Posts By Vince Guerrieri
Fifty-four years ago today, an experiment came to an end in Major League Baseball.
Starting in 1959, Major League Baseball had played two All-Star Games annually, to fund the players’ pension plan. It had started in 1947, but the league had fallen behind on some payments and concocted the two games to fund the pension plan. (It was also a sop to players who were complaining that an extended season – in negotiations at the same time and ultimately starting in 1961 – did not result in increased pay.)
Bill Veeck left Cleveland 67 years ago this week.
A year after the Indians reached the pinnacle of baseball with their World Series triumph over the Boston Braves, Veeck had to sell the team to pay for his divorce and establish trust funds for his children.
The $2.2 million sale was finalized November 21, 1949, to a group headed by 45-year-old Ellis Ryan, scion of a prominent Cleveland family. He was described as a polar opposite of Veeck, and although his time at the helm of the Tribe was short, he maintained a deep involvement in Cleveland pro sports throughout his lifetime.
While I was out – and while Terry Francona was working his magic – at some point in October, I was asked by someone who is neither a Cleveland native nor an Indians fan, “How did Francona end up in Cleveland?”
It’s a fair question. When Francona was hired in 2012, he was held in high esteem after two World Series wins with the Red Sox, but the Indians weren’t a plum job, far removed from their 2007 season when they were one win away from a trip to the World Series.
Manny Acta had been fired with six games left in an abysmal 2012 season (when he returned to Cleveland this year as a coach with the Mariners, he said, “Hey, if you’re going to get Tito, I’ll fire myself too). The only good part of the 2012 season was that the Indians hadn’t lost 100 games (just 94). They’d put together losing streaks of nine and eleven games, and their 5-24 record in August that year tied for the worst in team history.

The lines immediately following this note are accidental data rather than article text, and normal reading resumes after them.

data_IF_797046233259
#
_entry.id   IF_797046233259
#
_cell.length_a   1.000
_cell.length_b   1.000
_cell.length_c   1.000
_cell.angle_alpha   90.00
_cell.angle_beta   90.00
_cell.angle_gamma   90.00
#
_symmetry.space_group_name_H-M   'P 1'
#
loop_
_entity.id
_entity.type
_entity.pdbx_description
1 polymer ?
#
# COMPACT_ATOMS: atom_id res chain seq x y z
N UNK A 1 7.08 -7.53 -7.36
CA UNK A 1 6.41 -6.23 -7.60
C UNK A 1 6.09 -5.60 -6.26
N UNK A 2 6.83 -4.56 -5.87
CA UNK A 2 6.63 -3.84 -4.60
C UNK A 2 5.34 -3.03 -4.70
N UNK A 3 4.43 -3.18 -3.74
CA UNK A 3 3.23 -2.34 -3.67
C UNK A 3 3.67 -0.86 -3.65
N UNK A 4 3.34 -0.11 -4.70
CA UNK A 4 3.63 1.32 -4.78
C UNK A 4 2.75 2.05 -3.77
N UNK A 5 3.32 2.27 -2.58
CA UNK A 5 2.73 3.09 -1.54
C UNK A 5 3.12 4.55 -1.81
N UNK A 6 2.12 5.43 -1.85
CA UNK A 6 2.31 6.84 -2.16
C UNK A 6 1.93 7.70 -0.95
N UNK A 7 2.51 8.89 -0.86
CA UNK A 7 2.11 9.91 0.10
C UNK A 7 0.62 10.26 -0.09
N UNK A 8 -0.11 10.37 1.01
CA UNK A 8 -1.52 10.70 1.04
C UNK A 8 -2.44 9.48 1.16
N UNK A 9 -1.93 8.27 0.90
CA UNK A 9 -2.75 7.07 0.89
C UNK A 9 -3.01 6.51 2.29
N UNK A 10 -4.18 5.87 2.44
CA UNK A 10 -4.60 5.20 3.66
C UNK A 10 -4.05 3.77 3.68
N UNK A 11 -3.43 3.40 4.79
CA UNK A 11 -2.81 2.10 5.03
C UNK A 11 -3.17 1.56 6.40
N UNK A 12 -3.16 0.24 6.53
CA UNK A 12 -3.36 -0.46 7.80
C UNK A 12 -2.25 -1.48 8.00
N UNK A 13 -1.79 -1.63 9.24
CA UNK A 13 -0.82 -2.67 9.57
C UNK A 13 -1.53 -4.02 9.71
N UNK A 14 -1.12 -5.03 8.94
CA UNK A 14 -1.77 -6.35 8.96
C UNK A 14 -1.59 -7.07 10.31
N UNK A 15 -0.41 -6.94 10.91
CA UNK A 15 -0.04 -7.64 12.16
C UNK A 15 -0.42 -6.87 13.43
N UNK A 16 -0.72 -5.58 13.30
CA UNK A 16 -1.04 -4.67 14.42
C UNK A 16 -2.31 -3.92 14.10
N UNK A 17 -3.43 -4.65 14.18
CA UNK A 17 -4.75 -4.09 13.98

Editor’s note: this story originally posted March 9, 2016.
Donald Trump and New York City go hand in hand.
From his roots in Queens to his real estate deals in Manhattan to his pronounced accent (“yuge!”), Trump is inextricably linked to the Big Apple.
But in 1983, before his bid for president, before his television show, before his marriages and divorces had become tabloid fodder, even before “The Art of the Deal,” his bestseller that made him nationally famous, Trump looked to Cleveland to expand into professional sports — like George Steinbrenner in reverse.
In what might be the funniest thing Tony Grossi’s ever written, he said, “Trump’s sudden and inexplicable interest in purchasing the Cleveland Indians evokes the image of a man who awakes in a cold sweat with the frightening realization that a billion Chinese never heard of him.”
I felt the ghosts of 1997 come out Wednesday.
The Indians now have the dubious distinction of playing in the two most recent World Series Game 7s to go into extra innings – and losing them both. The Indians succumbed last week in the 10th, giving the Cubs their first World Series win since the Theodore Roosevelt administration. In 1997, they lost in the 11th to the Marlins, who were all of four years old – and the first wild card team to win a World Series.
The 1997 World Series remains a blur to me. It was a weird time in my life (which has always been fairly weird, so that should tell you something). I actually had a date the night of the first game. Such scheduling might seem like apostasy now, but it had only been two years since the Indians previously appeared in the World Series. My dating dry spell had been a little longer – and a little more fruitless.
The 1945 World Series was, until this year, the last appearance in the Fall Classic for the Chicago Cubs.
It also pitted managers against each other that represented the Indians’ past – and possibly its future.
The Tigers manager was Steve O’Neill, who was originally signed by the Athletics but played the bulk of his career for the Indians. He was a part of the 1920 championship team, and ended his career with stints in Boston, the Bronx, and St. Louis.